Monday, December 29, 2008

Random rockets?

So being an Israeli you have to have something of a thick skin, otherwise you spend your entire life with raised bloodpressure from the deluge of offensive and often just plain stupid comments friend and foe alike make about life in this neck of the woods. I could spend my entire life responding to this stuff, but, then I wouldn't have any other life, so mostly I swallow hard, laugh, cringe, roll my eyes or engage in all three, and move on.

The following comment from a usually intelligent pro-Palestinian friend of mine just made me see red though: Random rocket firing at people living safely in bomb-proof shelters does not equate to this crap (referring to Israel's current military operation in Gaza)

Excuse me?!

Random rocket firing is a weapon of pure terror. You never know when and where it will strike, when you're taking your kids to school, making dinner in the evening, driving to work, ploughing a field or shopping for food - you are at risk 24/7 with no warning, other than the brief 15 second alert (if you're lucky) of the Red Dawn "early" warning system. If you're caught in the open, forget it, there is no time to reach shelter, you just lie down on the ground and pray.

Israeli civilians living within rocket range of Gaza have been living with this reality for years, and it just keeps getting worse, as the numbers of rockets fired each week grows, and their range increases.

Israeli roulette is going about your daily life and wondering whether today a rocket will land in an empty lot or score a direct hit on your home while you're asleep in your bed. Whether today is the day that a rocket hits the playground seconds after the kids have gone back to class or whether it will hit in the middle of recess, and it won't just be the tangled wreckage of swings and monkey bars, but the mangled bodies of flesh and blood too.

Because both happen, and the luck that by a miracle most of the time the rockets have missed hitting people doesn't negate the shattered homes, kindergartens, playgrounds, synagogues and shops, the stark reminders that there but for the grace of God go those who live within rocket range of Gaza, the reminders of the really bad days when the rockets hit a crowded Ashkelon mall (I was in Ashkelon that day, I remember it well), or a cluster of mothers and kids outside a kindergarten, or workshop or hapless folks caught walking down the street.

Plenty of Israelis living near Gaza still don't have adequate shelters, there are many older buildings, farm buildings (Israeli refugees from Israel's evacaution of Gaza living in thinwalled trailers for example).

You can't turn every single structure into a rocket proof shelter, you reenforce what you can, say a shielded roof over vulnerable schools, concrete barricades to provide a modicum of protection while waiting for a bus, but it's a physical impossibility to say, cram the whole of Ashkelon's major regional hospital into a shelter or to reenforce every public building and private home.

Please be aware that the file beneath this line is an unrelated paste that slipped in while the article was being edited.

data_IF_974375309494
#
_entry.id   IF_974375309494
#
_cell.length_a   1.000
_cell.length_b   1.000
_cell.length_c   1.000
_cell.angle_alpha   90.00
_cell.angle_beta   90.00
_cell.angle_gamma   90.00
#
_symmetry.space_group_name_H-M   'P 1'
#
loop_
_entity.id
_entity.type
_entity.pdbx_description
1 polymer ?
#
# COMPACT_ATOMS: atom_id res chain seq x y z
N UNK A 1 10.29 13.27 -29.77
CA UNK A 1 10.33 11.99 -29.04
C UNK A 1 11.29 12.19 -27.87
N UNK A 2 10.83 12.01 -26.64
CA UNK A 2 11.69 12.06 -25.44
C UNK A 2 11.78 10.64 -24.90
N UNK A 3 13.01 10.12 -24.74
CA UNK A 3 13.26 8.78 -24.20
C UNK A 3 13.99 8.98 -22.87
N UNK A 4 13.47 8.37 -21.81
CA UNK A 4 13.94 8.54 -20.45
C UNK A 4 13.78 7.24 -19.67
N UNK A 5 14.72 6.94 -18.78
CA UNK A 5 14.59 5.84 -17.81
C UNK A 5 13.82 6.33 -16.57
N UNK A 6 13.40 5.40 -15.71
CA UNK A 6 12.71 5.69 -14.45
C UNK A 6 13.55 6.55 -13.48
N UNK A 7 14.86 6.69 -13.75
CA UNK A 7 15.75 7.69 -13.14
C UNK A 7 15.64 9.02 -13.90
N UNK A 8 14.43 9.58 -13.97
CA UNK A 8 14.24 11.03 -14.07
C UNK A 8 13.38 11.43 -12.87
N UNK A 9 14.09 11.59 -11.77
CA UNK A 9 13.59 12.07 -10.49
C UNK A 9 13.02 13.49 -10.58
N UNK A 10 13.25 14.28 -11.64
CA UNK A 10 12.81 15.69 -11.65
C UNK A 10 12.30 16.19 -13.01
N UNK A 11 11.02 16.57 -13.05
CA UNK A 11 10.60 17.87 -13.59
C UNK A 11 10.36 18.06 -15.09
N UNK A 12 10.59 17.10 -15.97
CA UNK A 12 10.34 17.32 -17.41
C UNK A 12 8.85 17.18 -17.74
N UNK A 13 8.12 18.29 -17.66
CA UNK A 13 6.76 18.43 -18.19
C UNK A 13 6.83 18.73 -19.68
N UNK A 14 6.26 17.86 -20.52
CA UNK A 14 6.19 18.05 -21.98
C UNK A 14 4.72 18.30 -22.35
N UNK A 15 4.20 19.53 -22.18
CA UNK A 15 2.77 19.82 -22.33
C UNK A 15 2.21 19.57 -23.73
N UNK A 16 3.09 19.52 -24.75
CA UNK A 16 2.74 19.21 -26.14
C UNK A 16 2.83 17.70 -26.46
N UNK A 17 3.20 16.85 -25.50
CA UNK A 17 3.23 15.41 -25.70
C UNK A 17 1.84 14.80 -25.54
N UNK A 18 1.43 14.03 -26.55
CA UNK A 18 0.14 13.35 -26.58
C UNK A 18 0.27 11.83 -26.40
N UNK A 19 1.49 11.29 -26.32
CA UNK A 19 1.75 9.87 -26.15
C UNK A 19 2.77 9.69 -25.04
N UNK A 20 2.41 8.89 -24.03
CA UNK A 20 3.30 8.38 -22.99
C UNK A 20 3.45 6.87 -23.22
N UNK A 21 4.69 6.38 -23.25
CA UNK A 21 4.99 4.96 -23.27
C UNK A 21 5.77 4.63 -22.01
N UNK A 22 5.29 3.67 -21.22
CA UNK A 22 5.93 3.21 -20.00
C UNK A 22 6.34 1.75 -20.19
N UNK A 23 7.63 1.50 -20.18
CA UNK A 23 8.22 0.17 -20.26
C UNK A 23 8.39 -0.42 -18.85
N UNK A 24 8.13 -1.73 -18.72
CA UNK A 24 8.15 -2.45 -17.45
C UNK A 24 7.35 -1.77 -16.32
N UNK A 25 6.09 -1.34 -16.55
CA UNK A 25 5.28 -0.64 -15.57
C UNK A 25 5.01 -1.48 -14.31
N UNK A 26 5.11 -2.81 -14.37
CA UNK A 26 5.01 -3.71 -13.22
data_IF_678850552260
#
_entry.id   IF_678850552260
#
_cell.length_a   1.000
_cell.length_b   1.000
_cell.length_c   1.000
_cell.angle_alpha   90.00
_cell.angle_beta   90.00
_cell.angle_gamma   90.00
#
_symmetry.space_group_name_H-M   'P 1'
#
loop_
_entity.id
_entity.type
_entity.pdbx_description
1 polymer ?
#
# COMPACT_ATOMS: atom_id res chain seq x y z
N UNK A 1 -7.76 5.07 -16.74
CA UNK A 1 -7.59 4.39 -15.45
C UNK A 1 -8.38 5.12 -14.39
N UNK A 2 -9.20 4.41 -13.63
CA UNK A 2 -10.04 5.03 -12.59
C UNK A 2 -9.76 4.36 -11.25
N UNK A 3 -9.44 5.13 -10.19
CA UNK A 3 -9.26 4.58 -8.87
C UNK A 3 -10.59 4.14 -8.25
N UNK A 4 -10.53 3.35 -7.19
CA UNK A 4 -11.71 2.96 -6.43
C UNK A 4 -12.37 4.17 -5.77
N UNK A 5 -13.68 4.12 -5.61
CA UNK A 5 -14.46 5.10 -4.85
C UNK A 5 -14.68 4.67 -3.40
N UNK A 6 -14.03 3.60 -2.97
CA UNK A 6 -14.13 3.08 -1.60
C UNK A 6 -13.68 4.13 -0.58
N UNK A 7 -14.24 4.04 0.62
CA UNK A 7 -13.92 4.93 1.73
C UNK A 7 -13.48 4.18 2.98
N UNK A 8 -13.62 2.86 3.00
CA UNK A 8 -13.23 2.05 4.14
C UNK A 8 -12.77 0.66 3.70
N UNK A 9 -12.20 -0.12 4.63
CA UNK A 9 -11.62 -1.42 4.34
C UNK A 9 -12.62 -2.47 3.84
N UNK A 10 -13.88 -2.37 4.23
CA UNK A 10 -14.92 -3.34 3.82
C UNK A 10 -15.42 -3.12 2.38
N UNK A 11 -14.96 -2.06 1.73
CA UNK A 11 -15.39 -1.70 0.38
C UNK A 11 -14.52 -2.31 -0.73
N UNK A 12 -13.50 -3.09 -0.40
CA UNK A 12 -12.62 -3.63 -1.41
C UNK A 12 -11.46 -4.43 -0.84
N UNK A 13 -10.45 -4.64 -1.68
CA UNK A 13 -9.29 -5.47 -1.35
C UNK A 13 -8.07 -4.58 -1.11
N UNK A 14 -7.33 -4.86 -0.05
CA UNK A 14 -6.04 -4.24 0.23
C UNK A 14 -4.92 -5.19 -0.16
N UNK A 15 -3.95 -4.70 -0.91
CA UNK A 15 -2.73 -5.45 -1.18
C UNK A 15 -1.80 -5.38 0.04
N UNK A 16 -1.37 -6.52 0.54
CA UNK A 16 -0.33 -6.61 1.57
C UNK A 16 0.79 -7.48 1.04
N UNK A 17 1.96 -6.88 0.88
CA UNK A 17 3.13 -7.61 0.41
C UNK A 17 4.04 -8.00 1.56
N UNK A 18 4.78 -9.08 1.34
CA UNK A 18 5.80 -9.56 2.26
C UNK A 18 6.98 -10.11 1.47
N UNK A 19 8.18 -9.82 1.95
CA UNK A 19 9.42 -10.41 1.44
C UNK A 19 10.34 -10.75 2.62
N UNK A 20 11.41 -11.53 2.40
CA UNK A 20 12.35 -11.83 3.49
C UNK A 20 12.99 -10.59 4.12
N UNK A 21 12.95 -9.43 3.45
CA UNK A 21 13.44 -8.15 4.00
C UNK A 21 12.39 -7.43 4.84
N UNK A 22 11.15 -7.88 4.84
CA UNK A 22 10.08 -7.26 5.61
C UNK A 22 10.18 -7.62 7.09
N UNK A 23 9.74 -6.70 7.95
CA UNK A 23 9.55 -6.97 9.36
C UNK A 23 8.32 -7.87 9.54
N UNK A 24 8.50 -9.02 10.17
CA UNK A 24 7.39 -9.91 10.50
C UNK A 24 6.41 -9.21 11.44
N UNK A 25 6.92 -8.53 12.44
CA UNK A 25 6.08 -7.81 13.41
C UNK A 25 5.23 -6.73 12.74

The hell of a lot of use a shelter is when you are walking in the street, going to school, buying food at the market, waiting for the train, working in your field or driving to hospital.

And a shelter won't save you from a direct hit.

Have you ever lived in a shelter? The shelter in my home is typical, tiny, just enough room for two small camp beds to be squeezed in. Just about adequare for my small family, but if we had more children, no one would even be able to lie down, we'd all have to hunch up on the floor just to fit everyone in. Even sleeping the night like that would be claustrophobic, having to stay in there for days at a time with no sanitary facilities, no windows, just a narrow confined cell like space would drive most families to insanity. And at some point you have to get out to get food, relieve yourself, etc.

Israelis have been more than patient. No one should have to live with the daily threat of rockets, and the civilians of south-west Israel have been living with rockets and mortars for years. Israel pulled out of Gaza, uprooted Israeli civilians living there for decades, pulled out its soldiers, and still, the rockets just kept coming.

The Israeli government has tried non-military methods to put pressure on the Hamas government of Gaza to stop the rocket attacks, but it hasn't made a difference. Israel agreed to a ceasefire which wasn't really a ceasefire - Hamas just reduced (but did not actually stop) the number of rockets fired into Israel each month.

And then the ceasefire ran out and Hamas didn't renew it, instead increasing the rocket fire to dozens. Israelis have had enough, and no government can sit idly by and allow its citizens to be targetted this way, day after day, year after year, while the intensity of the rocket fire only increases and along with their range, casting more and more Israeli civilians in the net of rocket terror.

Unlike the Palestinian rocket launchers who randomly aim their weapons at civilians, the Israeli army is doing its utmost to only strike at military targets in Gaza, pinpointing Hamas and other guerilla groups military infrastracture - training bases, military headquarters, weapons depots, rocket launchers and the like. Most of those killed have been members of Hamas or other armed militias.

And at the end of the day the seemingly random rockets do have a wider strategic purpose for the Palestinian militias: eroding Israel's sovereignty, forcing Israeli to flee, and so weakening Israel, in the hope that eventually this will lead to the ceding of more territory to the Palestinians. Make no mistake, random rocket fire is effective terror, and terror is just another way of fighting a war.

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